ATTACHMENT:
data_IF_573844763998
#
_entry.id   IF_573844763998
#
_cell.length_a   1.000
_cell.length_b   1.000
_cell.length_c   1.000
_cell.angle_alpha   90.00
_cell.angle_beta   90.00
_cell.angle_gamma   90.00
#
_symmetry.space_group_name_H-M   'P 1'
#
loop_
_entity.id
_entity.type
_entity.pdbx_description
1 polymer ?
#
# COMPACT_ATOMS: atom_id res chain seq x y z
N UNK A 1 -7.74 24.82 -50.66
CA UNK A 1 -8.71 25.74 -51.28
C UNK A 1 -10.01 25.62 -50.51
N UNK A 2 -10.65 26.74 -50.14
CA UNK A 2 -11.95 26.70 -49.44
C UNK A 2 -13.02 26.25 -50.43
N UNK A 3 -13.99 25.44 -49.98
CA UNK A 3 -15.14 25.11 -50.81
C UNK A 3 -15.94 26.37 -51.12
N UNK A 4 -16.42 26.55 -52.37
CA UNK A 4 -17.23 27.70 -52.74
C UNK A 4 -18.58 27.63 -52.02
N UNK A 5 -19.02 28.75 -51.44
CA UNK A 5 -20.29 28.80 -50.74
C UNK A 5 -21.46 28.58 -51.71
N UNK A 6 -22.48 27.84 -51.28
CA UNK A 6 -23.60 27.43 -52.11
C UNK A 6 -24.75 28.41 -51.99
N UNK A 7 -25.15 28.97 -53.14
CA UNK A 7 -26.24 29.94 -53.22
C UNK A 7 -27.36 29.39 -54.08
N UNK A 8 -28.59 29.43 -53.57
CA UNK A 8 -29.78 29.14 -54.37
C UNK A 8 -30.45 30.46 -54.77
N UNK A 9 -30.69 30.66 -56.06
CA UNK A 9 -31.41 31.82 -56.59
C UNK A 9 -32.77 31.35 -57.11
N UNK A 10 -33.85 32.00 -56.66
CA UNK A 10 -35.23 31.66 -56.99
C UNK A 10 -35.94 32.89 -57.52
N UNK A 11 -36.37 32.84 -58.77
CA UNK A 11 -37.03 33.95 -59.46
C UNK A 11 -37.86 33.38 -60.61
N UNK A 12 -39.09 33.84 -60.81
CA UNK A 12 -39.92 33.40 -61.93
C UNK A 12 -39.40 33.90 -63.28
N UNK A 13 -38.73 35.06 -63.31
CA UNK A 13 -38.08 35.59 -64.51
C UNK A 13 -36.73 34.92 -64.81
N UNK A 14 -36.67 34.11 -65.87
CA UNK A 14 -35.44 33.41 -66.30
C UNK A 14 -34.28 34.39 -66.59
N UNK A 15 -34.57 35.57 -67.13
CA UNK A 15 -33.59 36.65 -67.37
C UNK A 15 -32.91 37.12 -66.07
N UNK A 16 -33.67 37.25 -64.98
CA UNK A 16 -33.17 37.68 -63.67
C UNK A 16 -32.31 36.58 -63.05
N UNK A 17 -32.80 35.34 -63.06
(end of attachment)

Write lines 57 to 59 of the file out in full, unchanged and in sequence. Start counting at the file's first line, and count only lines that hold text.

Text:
N UNK A 13 -38.73 35.06 -63.31
CA UNK A 13 -38.08 35.59 -64.51
C UNK A 13 -36.73 34.92 -64.81